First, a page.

Now, to return to Zuma’ counsel who, at the 11th hour, conceded that the withdrawal of charges against Zuma was irrational, setting the stage for successor Zuma counsel to argue appeals, reviews, recusals, manifestly lacking merit. The penny has yet to drop and probably never will, because a due diligence investigation of the factual and legal issues are considered form rather than substance at best.
As far as the courts are concerned, they suffer in silence the filing of baseless, insupportable claims designed only to delay and obstruct the course of justice. As it is, there exists an epidemic of baseless claims emanating from ANC government cadres who clog the courts and undermine the administration of justice. Surely it is time for the courts to step up to the plate and impose punitive sanctions on counsel and litigants who abuse the system.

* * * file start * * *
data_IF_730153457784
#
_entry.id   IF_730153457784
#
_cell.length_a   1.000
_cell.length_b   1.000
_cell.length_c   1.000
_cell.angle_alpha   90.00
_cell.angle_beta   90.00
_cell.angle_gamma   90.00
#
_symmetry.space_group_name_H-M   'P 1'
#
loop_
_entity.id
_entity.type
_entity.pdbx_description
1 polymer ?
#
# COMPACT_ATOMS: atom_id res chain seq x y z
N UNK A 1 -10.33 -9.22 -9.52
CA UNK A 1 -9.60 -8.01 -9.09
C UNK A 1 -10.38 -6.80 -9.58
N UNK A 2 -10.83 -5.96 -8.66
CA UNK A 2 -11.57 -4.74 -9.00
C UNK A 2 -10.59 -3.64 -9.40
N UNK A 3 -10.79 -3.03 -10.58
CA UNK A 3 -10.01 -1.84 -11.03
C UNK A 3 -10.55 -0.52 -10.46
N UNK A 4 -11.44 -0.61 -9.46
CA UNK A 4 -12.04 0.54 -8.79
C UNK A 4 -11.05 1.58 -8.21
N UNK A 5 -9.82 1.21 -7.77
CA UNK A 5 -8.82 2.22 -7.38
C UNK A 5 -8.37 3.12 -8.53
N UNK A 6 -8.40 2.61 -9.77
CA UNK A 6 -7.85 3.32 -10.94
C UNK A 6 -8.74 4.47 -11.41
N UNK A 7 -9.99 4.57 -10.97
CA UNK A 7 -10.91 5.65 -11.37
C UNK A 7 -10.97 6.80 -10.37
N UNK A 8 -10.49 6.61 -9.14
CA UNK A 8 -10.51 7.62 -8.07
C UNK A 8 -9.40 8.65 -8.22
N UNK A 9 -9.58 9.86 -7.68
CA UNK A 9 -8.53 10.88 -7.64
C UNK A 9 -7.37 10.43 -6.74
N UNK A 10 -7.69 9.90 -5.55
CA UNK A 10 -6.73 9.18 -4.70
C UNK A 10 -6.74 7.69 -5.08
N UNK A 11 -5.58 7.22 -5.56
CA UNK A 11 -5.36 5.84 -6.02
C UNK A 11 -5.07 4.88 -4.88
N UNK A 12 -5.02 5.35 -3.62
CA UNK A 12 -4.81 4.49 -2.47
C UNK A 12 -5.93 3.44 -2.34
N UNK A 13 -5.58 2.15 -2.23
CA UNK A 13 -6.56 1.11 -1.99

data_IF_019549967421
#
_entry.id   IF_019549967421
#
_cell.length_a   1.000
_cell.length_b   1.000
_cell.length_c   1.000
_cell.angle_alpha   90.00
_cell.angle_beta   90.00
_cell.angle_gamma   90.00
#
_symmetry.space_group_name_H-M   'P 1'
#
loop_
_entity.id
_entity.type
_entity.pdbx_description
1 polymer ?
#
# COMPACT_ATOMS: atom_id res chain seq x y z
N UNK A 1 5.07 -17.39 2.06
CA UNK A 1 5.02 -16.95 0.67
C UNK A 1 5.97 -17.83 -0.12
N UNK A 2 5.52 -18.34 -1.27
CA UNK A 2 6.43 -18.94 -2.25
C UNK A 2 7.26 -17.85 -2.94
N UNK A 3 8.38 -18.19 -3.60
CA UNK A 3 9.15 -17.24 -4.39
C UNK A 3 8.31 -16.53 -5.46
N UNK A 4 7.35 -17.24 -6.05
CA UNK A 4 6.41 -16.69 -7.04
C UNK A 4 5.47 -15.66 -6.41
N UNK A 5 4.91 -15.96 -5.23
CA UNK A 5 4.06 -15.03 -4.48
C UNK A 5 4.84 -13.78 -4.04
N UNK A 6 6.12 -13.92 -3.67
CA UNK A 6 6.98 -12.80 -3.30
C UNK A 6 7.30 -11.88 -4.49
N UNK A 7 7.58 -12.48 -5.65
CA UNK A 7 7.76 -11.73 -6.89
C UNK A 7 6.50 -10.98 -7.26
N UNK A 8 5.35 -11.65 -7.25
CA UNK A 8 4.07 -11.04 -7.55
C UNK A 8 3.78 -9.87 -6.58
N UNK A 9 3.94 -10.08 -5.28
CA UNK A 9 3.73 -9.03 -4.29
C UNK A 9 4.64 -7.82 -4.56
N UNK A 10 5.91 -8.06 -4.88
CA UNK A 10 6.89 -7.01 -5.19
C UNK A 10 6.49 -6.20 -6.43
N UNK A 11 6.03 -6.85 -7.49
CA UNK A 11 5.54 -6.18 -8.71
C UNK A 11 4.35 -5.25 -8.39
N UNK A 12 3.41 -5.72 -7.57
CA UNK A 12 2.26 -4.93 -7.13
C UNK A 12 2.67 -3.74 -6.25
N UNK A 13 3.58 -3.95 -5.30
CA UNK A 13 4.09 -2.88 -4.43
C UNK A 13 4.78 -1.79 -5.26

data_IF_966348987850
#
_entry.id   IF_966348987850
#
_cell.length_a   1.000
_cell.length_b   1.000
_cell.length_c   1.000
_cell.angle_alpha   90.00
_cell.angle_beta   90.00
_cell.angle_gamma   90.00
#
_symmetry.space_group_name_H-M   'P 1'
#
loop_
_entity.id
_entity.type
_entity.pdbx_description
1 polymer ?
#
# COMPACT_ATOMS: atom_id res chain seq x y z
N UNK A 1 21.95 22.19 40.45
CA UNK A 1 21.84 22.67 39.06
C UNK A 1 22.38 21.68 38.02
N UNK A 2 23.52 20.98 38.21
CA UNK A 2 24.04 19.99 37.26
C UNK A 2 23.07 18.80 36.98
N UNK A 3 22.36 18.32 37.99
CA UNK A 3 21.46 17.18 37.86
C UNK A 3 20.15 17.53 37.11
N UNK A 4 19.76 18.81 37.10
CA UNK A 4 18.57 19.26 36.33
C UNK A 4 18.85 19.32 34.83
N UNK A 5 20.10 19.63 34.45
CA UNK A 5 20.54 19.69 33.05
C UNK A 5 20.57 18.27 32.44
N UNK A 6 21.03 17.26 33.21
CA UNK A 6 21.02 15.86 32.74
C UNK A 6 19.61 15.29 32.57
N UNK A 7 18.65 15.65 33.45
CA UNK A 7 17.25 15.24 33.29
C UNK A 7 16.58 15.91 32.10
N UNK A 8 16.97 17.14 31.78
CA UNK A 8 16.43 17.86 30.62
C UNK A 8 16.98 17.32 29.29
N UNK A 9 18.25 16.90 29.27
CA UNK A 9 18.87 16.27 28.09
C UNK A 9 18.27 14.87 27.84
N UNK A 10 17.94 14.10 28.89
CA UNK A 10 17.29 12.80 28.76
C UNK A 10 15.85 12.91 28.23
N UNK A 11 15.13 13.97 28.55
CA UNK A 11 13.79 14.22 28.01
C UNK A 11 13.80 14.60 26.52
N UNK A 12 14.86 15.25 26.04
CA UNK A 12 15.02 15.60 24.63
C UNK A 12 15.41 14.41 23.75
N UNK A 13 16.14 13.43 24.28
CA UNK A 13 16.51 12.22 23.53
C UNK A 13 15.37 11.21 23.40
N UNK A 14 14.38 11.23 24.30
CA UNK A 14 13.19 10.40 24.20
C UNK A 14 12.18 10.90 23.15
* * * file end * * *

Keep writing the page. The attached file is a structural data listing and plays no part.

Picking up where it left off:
In conclusion, and on a separate note, the Medical Council of South Africa recently held that a dentist is immunised from disciplinary action in failing to inquire into patient past medications taken. According to the Council the onus is on the patient, even one who is an aged person suffering from geriatric characteristics. There is no other way of looking at it: we are all in a sinking ship because of a lack of basic intelligence!
- Errol Horwitz was a political activist in the 60s, and returned to South Africa a few years ago, after residing abroad for more than three decades.